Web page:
Tom Veff says, "I fish a lot, and wanted a fishing knife that was truly useful. Not a multi-tool that did an 'okay' job at a lot of things, but not a 'good' job at any one thing in the boat, on the bank, or on the cleaning table. I also wanted a one-piece fixed blade that did not require a college degree to open and operate it. And it should be a knife that you can grab with one hand and use to cut a rope in an emergency. Its handle should be brightly colored so you can find it quickly in your boat or tackle box. And it should be affordable so if it accidentally goes overboard, it won't ruin your whole day of fishing. "
So he went to work. Because Tom knows knives from his life as a meat cutter, professional knife sharpener, and designer of knives and our exclusive patented* Veff™ Serrations. He designed one of the most carefully thought-out fixed blades we have ever produced, even though it also has the lowest price of any knife in our catalog. He calls it the Marine Utility Knife (M.U.K.™).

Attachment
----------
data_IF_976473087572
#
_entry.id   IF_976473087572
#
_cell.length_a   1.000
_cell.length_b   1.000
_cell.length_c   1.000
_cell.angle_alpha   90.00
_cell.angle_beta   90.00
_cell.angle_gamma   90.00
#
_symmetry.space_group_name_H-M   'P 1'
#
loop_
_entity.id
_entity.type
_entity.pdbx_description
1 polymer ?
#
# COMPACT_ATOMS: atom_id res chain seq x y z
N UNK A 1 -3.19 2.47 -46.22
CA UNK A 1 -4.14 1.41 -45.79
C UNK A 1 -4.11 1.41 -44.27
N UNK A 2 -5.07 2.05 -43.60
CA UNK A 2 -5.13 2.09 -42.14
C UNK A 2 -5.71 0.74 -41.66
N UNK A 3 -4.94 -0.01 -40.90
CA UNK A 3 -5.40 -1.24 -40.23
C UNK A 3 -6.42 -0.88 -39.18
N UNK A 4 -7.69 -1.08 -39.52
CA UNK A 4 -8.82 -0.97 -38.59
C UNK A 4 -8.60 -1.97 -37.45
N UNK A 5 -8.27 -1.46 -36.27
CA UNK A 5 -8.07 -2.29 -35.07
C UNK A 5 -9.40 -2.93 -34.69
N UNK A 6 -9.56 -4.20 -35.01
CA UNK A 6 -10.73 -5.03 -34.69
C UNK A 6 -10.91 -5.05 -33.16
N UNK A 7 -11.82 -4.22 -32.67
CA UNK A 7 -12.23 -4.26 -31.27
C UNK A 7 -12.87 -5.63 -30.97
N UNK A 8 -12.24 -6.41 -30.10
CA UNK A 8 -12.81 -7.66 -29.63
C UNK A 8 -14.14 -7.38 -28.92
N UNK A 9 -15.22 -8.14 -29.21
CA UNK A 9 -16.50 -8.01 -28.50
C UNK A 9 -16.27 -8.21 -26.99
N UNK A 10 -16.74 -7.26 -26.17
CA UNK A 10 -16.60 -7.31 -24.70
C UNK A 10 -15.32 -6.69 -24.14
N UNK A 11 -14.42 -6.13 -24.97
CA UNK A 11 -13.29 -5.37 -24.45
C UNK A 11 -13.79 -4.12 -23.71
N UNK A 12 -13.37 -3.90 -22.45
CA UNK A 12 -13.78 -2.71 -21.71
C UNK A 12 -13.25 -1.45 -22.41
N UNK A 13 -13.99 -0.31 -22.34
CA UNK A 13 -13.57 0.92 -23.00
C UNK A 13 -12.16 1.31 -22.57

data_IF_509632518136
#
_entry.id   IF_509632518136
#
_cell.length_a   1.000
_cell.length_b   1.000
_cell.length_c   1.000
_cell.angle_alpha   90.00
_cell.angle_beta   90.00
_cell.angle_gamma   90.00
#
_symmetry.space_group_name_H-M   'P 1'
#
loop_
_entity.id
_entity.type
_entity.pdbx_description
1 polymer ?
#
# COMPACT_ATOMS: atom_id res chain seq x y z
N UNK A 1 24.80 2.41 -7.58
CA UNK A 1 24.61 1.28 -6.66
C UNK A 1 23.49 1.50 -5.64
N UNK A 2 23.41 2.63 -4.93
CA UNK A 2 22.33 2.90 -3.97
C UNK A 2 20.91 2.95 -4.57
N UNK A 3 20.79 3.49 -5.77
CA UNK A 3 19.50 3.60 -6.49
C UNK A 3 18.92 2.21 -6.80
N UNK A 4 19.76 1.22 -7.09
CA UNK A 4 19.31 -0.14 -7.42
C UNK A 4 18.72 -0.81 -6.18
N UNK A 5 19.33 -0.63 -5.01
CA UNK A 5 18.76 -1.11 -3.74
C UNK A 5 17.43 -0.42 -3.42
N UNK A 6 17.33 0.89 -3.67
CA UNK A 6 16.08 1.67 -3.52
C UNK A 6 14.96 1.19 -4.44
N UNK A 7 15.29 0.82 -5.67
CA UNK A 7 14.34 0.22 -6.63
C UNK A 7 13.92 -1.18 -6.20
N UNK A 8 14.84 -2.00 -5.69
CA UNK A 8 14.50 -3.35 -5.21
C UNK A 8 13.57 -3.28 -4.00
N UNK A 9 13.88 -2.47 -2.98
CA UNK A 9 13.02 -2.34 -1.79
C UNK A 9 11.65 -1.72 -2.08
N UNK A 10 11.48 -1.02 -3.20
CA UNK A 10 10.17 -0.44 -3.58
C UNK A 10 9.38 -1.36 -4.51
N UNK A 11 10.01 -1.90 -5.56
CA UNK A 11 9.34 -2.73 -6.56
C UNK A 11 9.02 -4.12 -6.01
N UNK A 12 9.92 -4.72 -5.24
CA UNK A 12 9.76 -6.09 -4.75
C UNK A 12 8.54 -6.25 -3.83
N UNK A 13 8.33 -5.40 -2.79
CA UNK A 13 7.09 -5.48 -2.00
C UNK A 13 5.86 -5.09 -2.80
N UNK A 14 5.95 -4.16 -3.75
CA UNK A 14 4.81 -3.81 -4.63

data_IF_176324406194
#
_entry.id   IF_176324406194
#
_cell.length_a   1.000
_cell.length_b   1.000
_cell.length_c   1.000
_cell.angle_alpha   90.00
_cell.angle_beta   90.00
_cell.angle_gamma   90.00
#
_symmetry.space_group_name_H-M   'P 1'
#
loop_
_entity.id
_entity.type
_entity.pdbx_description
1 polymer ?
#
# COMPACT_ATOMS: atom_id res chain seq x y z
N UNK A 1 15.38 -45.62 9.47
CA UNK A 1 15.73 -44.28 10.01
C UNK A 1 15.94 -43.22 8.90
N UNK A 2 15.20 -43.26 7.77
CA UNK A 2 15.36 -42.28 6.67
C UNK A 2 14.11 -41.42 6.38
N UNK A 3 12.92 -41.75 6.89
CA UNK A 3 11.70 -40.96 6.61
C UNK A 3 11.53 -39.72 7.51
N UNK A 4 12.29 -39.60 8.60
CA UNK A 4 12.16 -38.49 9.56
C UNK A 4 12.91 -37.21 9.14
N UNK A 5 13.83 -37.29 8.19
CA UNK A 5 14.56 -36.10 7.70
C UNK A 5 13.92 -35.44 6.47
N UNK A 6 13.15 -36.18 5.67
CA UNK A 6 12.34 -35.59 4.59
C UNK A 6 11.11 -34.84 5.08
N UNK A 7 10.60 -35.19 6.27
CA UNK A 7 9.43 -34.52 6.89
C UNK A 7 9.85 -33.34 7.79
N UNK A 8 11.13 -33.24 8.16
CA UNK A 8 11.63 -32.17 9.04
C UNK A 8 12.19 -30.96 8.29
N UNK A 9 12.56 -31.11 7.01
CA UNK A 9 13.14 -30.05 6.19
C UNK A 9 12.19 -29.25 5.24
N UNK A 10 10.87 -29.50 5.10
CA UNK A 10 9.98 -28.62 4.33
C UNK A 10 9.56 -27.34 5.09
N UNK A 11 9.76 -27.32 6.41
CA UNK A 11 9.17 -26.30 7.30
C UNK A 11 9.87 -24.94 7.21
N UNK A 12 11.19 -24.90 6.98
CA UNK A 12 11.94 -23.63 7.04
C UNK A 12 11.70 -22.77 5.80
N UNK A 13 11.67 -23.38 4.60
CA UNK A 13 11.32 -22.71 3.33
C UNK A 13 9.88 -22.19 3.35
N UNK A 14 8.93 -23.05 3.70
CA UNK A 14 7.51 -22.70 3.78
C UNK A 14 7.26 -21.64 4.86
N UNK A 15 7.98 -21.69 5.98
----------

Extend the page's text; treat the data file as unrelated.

First you notice that the M.U.K. has an offset handle angle. Tom explains that it gives you knuckle clearance when cutting bait or slicing fish on a cutting table. And it has a soft, grooved polypropylene handle with four finger choils to give you all the grip possible when your hands are cold, wet, and slippery. You choose from four handle colors for best visibility.
Second, you see the rounded-back drop point blade with a straight cutting edge in combination with a concave serrated section. Tom says the straight edge cuts cleanly against a cutting board. The oversized serrations are what Tom calls "non-stick"—there is no sharp point to snag. That makes them great for those times when you need to cut a nylon line or other tough materials. The blade's rounded back reduces the risk of cutting entrails when cleaning fish.
Then there is the row of non-slip grooves along the top of the blade. These are friction grooves for your thumb, but they also work great as a fish scaler.
Even in a budget knife, Tom wouldn't have anything but a full-tang blade of high-carbon stainless steel for strength. At the butt, there's a lanyard hole and a blood groove spoon. And finally, there are a few more friction grooves at the butt top and index finger choil to enhance feel.
That's quite a story for an inexpensive little knife. Probably only a serious fisherman could design it, sitting there between strikes, thinking about the perfect fishing knife